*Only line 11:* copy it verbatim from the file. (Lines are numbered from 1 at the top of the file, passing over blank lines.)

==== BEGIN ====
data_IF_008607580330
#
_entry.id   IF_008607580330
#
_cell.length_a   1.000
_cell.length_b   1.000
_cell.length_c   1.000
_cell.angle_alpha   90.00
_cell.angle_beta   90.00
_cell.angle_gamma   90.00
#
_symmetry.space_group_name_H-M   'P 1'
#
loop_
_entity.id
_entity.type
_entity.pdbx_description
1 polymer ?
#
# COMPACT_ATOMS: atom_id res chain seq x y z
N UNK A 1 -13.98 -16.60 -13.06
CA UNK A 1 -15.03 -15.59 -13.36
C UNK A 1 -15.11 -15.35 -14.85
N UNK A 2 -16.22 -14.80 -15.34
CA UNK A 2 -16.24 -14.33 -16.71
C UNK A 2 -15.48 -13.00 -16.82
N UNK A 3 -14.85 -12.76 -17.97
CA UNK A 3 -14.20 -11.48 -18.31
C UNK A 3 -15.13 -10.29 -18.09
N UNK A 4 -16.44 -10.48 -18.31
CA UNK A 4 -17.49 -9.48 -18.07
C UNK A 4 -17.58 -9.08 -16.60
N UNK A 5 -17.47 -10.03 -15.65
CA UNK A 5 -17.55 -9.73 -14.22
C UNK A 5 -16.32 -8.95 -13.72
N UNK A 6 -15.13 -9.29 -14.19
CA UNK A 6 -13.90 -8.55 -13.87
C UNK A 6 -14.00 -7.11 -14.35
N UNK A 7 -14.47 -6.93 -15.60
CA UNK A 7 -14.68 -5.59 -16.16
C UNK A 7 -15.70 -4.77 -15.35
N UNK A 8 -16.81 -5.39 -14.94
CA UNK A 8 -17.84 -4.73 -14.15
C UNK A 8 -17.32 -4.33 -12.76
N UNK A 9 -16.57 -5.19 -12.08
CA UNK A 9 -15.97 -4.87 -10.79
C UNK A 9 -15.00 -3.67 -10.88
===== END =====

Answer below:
#